DeVos is turning back the clock on survivors

September 13, 2017

Susan Carroll explains why Betsy DeVos' announcement of plans to gut Title IX protections will leave survivors of sexual assault without any rights or assurances.

IN A speech to an invitation-only audience at George Mason University on September 6, Education Secretary Betsy DeVos made the back-to-school announcement all survivors and anti-sexual violence organizers have spent the last months preparing for: the rollback of Title IX protections for sexual assault cases in education.

"Washington has burdened schools with increasingly elaborate and confusing guidelines," DeVos claimed in her address, referring to the Obama-era "Dear Colleague" letter, a 2011 guidance document that outlines schools' responsibility to enforce Title IX in cases of sexual harassment and clarifies crucial protections for survivors.

In a later interview with CBS, DeVos explicitly stated that the Trump administration intends to rescind the guidelines and that the "notice-and-comment process" to do so has already begun, despite Title IX remaining legally intact.

The revocation of the "Dear Colleague" letter is another horrific affront in a series of attacks against survivors by the current administration--which includes decreasing the number of employees investigating cases of sexual violence and hiding the list of schools being investigated for mishandling reports, not to mention the fact that Trump himself is an admitted assailant.

Education Secretary Betsy DeVos
Education Secretary Betsy DeVos (Gage Skidmore | flickr)

On September 7, DeVos encapsulated the argument against institutional insurances of protections for survivors by deliberately reframing the question of Title IX from one of civil rights and the safeguarding of the right to equal educational opportunities regardless of gender, to one of punishment against those who commit what she called "acts of cowardice and personal weakness."

DeVos argued that the letter protects survivors to the detriment of the accused, indignantly claiming that "the accused may or may not be told of the allegations before a decision is rendered," that "whatever evidence is presented may or may not be shown to all parties. Whatever witnesses--if allowed to be called--may or may not be cross-examined...The right to appeal may or may not be available to either party."

Ironically, the letter already aims to protect students--both complainants and the accused--precisely from instances of administrative negligence and abuses like the ones brought up by DeVos and other critics.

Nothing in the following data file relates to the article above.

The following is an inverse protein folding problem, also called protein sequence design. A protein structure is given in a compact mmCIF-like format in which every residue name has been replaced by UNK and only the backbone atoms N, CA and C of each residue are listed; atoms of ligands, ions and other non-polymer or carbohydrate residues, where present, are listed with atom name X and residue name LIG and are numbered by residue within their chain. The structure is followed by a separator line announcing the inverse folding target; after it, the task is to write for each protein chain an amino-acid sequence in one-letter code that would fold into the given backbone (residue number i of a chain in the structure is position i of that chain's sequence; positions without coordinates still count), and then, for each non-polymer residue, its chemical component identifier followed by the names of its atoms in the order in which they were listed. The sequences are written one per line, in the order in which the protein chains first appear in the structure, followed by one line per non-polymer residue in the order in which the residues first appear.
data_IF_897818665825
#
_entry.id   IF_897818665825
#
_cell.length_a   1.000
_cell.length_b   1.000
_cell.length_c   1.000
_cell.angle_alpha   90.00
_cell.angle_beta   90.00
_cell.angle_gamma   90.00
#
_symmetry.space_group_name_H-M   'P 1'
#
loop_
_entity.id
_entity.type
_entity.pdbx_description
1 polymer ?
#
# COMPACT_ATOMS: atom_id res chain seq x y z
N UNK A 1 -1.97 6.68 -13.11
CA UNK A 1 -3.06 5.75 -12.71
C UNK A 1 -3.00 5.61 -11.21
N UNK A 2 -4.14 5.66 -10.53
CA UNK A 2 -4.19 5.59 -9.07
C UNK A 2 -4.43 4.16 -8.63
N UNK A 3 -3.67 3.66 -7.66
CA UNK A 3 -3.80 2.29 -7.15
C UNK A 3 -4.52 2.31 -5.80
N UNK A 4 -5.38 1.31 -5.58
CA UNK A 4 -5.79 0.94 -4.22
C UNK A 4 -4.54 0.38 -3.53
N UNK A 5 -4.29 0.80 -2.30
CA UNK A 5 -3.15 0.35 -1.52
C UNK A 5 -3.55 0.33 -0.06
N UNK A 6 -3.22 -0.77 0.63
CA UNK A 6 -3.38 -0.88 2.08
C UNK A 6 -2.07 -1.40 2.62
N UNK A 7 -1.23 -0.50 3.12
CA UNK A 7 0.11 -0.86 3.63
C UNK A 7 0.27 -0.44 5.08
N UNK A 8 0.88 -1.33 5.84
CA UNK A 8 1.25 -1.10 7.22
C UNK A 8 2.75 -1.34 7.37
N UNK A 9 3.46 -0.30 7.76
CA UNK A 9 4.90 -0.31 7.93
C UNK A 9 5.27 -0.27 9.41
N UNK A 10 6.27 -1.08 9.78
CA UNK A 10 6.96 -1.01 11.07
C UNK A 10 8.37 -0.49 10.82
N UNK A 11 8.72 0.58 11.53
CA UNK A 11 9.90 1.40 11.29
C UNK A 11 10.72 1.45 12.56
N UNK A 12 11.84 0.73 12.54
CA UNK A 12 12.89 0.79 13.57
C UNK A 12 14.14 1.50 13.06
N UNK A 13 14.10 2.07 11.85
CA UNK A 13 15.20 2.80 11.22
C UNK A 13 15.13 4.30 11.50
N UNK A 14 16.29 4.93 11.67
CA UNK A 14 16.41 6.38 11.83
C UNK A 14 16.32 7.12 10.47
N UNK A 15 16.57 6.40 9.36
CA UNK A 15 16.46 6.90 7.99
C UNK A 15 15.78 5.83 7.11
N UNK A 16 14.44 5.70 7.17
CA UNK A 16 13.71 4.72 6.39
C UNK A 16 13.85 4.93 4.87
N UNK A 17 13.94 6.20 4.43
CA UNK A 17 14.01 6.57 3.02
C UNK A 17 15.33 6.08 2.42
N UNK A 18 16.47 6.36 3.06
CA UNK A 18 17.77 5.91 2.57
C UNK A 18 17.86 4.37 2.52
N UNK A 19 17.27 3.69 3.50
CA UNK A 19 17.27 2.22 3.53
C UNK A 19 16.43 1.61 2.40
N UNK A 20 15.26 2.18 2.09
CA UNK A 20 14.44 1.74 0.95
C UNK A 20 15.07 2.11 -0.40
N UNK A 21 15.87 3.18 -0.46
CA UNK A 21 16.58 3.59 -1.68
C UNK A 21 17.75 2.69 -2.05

WHILE THE letter is a historical document in the sense that it is the first of its kind to lay out the rights of survivors of sexual violence and the ramifications for institutions if they are found to be in violation of Title IX, it's simply not true that it ignores the rights of the accused in the reporting and investigation processes.

To name just a few examples among many, the letter explicitly states that "parties must have an equal opportunity to present relevant witnesses and other evidence," "must be afforded similar and timely access to any information that will be used at the hearing," and "if a school provides for appeal of the findings or remedy, it must do so for both parties."

As Dana Bolger and Alexandra Brodsky wrote in the Washington Post, the letter provides those accused

with clearer and more robust federal protections than students accused of many non-sexual offenses. If schools are failing to live up to their legal obligations to accused students, the solution is for the Education Department to enforce those obligations, not undermine them.

On the other hand, the withdrawal of the "Dear Colleague" letter means in practice that survivors will now be entering an already re-victimizing and re-traumatizing process of bringing forward their cases without any actual guidance or clarification as to what their rights are--and therefore no way of ensuring that their schools are following Title IX procedures or holding them accountable when those procedures are violated.

Without the letter, the process will become much harder for students as well as educational institutions themselves.

DEVOS' POLICY announcement is meant to have a chilling effect on reports of sexual violence. For most survivors, the "Dear Colleague" letter was the only tool they could wield to guarantee fair treatment.

Survivors, when they walk into meetings with school officials, will no longer be able to depend on the letter to know they can't be forced to take a leave of absence or continue living in the same dormitory as their assailant or be denied free counseling and medical services.

Administrations will have free reign to deny survivors what they need in order to stay in school and keep learning alongside their peers--for the sake of preserving their institutions' public image, rankings and endowments.

The message from the top came through loud and clear last week: The government isn't on our side. It doesn't care about survivors or education or discrimination.

So our message has to be louder and clearer. It's been 45 years since we won Title IX. We will not be silenced and we will not go back.

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